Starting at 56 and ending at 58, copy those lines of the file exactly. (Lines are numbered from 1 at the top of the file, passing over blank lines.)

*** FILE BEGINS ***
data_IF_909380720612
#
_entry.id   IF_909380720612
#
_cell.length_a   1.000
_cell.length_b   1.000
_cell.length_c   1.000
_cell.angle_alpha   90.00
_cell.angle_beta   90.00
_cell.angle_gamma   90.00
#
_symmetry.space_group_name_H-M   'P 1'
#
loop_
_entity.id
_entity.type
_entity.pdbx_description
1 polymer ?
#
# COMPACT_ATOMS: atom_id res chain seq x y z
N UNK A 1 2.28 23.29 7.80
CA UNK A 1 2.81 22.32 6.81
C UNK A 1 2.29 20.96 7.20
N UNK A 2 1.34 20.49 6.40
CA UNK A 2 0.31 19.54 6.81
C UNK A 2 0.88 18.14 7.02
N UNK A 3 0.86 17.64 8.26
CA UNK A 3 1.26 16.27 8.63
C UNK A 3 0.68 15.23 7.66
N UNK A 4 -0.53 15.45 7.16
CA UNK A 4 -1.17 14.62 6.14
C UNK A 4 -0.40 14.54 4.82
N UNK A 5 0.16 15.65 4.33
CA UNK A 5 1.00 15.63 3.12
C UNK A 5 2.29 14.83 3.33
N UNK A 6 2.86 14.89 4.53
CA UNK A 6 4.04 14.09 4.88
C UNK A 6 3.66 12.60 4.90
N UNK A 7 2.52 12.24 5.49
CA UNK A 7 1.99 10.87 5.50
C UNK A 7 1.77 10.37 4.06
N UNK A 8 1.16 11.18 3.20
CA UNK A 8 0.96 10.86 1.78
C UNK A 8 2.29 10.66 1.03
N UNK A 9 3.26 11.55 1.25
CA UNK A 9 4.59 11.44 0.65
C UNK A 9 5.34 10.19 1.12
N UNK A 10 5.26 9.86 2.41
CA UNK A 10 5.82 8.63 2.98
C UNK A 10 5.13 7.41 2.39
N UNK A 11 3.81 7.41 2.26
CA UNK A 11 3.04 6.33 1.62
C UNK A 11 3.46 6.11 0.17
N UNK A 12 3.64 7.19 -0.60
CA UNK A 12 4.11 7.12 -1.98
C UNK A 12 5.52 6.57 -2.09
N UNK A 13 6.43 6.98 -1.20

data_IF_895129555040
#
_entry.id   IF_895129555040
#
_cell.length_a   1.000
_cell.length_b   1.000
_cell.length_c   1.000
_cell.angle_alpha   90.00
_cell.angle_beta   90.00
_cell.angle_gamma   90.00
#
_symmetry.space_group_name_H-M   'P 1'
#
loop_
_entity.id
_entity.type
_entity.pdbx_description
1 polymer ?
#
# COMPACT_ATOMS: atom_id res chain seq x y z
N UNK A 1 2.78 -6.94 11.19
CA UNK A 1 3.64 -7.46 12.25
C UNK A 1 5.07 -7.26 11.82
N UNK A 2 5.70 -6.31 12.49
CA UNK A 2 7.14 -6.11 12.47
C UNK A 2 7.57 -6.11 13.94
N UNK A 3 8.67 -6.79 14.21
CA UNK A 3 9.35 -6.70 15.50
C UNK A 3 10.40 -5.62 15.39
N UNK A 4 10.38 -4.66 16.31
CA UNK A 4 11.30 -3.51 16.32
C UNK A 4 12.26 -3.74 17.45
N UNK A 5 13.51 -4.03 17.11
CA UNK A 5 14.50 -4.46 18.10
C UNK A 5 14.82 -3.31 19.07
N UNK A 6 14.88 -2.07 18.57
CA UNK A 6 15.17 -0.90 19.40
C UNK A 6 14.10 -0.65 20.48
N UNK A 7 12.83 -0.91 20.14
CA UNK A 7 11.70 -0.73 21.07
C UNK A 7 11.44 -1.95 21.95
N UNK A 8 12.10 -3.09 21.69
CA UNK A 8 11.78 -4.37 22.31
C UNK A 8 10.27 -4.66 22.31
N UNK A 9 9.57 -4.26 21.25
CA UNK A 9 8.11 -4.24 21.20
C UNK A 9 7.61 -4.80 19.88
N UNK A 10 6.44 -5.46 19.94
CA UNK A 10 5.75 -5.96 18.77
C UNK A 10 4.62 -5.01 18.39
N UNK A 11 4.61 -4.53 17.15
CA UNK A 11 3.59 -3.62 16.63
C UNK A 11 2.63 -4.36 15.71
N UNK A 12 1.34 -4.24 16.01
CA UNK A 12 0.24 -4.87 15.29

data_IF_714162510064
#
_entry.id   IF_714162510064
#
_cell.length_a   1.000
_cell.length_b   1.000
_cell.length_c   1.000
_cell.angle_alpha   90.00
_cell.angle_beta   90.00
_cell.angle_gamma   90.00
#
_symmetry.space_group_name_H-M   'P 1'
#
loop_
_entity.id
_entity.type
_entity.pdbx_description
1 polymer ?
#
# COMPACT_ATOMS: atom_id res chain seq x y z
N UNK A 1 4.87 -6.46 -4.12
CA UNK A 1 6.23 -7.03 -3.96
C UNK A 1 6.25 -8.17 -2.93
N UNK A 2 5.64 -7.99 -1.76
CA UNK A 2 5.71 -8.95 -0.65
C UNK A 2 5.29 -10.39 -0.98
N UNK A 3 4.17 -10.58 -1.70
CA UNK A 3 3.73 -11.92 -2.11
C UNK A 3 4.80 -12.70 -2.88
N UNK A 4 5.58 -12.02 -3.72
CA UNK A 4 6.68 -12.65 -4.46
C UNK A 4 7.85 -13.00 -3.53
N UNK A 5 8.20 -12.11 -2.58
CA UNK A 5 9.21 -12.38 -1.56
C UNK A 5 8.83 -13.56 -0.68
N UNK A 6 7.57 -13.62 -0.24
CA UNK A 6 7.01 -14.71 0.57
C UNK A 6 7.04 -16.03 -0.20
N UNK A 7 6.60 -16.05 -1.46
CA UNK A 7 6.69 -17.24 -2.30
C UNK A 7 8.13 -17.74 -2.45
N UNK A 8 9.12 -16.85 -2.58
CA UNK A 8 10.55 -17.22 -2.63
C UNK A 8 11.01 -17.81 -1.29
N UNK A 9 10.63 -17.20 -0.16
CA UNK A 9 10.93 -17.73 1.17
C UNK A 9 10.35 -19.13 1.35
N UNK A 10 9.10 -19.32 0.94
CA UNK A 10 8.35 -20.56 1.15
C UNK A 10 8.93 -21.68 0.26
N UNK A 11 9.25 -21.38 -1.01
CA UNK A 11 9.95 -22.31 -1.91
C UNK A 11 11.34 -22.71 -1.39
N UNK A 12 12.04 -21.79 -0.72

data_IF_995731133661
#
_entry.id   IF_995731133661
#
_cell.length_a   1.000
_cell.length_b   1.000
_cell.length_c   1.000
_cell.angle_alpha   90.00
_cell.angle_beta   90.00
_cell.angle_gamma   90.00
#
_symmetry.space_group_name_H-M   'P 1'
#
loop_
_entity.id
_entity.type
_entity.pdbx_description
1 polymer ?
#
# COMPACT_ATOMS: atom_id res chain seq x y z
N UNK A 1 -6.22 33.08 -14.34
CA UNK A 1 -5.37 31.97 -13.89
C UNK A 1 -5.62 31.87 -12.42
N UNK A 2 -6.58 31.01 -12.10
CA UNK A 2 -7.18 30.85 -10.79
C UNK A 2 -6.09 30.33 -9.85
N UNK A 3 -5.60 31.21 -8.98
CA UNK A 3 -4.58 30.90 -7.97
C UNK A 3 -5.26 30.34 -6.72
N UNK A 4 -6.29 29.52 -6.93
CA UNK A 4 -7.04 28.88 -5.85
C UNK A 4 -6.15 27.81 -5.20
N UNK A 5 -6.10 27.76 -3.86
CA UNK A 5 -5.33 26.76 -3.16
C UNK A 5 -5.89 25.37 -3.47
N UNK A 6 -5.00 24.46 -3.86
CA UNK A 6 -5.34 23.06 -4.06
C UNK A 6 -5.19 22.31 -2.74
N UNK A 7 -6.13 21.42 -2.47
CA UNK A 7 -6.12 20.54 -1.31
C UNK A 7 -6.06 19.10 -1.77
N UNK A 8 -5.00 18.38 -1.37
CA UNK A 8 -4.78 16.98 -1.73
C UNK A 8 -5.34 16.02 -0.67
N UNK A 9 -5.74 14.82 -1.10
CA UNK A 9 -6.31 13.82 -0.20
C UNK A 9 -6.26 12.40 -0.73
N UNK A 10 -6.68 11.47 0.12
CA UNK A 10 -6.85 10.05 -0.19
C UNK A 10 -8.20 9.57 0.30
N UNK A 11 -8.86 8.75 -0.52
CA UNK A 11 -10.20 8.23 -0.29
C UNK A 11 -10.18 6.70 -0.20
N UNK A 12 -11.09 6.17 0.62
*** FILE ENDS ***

C UNK A 12 5.52 6.57 -2.09
N UNK A 13 6.43 6.98 -1.20

data_IF_895129555040